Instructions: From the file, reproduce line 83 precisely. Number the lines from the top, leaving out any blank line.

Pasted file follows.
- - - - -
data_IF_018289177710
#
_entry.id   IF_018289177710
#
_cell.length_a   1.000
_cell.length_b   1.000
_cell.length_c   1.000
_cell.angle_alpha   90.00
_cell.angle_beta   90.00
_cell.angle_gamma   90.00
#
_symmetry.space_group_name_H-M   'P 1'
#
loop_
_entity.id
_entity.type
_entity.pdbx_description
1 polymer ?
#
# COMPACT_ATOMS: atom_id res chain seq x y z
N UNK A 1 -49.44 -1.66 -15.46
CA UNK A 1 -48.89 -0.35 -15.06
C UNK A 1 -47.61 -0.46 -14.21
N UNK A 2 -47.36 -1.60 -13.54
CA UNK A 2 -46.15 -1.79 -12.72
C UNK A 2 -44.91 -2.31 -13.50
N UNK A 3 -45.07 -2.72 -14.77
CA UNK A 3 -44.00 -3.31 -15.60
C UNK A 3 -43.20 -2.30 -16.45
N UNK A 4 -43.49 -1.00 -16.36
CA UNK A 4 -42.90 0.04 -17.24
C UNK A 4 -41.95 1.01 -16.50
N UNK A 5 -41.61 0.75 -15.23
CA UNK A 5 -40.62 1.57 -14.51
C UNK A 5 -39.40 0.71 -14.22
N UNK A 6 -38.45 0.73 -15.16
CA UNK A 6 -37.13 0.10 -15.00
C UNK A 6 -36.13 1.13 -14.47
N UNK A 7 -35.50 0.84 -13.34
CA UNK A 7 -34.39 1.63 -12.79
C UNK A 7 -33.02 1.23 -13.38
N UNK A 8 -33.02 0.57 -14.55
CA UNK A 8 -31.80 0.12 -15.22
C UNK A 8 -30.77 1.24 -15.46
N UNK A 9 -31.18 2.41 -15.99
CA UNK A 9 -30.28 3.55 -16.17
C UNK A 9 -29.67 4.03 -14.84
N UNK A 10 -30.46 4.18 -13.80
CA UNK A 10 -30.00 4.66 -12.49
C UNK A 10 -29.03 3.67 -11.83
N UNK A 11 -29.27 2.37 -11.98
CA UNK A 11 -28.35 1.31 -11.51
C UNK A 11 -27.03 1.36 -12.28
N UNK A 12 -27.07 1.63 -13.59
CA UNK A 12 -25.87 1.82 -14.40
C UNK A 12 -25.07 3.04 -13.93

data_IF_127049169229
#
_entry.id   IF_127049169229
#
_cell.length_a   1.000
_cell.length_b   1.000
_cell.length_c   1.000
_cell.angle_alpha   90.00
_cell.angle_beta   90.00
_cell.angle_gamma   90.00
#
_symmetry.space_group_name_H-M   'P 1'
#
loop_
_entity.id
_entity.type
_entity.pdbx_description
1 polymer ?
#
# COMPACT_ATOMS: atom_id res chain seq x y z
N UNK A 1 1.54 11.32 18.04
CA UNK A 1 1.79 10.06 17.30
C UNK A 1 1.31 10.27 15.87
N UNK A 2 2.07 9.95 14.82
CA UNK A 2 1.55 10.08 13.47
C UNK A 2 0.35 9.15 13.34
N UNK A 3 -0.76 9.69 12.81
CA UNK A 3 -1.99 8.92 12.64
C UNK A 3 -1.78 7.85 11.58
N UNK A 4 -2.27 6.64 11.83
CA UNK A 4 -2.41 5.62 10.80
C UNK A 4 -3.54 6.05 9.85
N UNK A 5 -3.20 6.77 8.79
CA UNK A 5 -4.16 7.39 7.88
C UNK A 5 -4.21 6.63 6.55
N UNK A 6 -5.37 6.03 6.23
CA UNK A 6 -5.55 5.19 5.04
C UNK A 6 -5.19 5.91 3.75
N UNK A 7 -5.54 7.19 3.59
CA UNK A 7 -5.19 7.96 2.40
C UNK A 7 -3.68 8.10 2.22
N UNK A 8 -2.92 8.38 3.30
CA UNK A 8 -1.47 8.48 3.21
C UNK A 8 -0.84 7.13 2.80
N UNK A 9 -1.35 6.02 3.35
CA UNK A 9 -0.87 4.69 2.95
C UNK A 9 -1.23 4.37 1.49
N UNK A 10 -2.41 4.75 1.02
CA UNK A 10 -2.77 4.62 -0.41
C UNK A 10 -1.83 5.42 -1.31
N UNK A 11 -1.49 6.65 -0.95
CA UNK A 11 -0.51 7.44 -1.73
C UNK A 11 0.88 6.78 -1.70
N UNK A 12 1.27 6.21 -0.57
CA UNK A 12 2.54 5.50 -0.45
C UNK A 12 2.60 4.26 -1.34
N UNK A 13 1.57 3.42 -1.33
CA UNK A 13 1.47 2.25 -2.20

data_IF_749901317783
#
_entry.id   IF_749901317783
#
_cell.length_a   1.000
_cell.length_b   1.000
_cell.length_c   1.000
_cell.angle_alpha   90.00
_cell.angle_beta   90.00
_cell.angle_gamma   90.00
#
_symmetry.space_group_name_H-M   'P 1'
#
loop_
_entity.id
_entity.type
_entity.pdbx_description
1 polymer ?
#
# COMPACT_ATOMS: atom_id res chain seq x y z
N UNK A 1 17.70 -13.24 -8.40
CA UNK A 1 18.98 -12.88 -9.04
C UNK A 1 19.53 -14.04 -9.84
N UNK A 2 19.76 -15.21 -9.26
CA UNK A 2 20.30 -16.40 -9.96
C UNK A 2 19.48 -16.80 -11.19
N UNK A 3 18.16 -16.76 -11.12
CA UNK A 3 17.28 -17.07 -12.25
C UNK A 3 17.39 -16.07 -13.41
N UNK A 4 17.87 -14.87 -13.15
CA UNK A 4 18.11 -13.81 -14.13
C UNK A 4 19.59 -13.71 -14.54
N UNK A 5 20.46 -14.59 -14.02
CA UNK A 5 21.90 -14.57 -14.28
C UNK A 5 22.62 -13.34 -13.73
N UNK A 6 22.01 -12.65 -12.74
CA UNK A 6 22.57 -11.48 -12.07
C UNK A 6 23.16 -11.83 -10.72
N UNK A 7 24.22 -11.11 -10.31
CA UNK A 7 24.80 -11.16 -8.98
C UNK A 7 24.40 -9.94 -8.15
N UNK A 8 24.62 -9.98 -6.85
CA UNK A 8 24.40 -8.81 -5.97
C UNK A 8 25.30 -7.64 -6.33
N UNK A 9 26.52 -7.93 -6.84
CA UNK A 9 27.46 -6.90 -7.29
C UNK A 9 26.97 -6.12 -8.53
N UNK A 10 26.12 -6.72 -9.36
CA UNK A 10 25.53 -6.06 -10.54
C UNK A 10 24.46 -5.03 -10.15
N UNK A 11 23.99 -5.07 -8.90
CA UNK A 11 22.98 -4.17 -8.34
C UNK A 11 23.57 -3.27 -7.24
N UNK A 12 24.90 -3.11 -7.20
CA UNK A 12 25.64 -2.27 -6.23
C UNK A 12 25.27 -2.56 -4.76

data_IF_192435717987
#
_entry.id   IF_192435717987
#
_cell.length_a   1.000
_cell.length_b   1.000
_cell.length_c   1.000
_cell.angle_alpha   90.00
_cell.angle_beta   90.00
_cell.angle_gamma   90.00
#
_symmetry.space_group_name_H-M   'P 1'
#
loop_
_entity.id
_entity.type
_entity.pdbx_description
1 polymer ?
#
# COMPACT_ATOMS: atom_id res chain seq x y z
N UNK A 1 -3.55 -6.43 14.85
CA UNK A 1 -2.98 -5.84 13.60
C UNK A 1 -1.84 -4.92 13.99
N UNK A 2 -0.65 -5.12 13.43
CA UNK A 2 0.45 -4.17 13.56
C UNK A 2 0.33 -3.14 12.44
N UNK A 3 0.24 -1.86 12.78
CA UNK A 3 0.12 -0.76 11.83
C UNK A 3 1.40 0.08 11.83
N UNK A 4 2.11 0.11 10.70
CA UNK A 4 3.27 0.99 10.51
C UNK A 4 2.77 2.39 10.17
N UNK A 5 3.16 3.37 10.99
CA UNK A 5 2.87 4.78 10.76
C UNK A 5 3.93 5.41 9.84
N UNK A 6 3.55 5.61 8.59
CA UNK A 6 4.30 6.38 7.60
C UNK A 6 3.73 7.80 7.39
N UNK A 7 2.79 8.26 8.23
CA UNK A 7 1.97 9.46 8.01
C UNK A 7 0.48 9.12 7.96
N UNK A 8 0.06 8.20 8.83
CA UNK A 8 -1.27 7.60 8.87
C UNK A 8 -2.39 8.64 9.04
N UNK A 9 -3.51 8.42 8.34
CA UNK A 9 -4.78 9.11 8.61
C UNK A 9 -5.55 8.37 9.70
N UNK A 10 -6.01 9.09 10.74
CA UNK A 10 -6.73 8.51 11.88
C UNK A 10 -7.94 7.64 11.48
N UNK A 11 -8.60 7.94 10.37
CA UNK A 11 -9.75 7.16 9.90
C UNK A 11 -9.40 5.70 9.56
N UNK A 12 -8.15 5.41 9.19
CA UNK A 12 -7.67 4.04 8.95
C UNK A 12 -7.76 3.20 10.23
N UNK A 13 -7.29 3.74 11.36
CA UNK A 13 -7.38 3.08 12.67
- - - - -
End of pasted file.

N UNK A 3 -0.76 9.69 12.81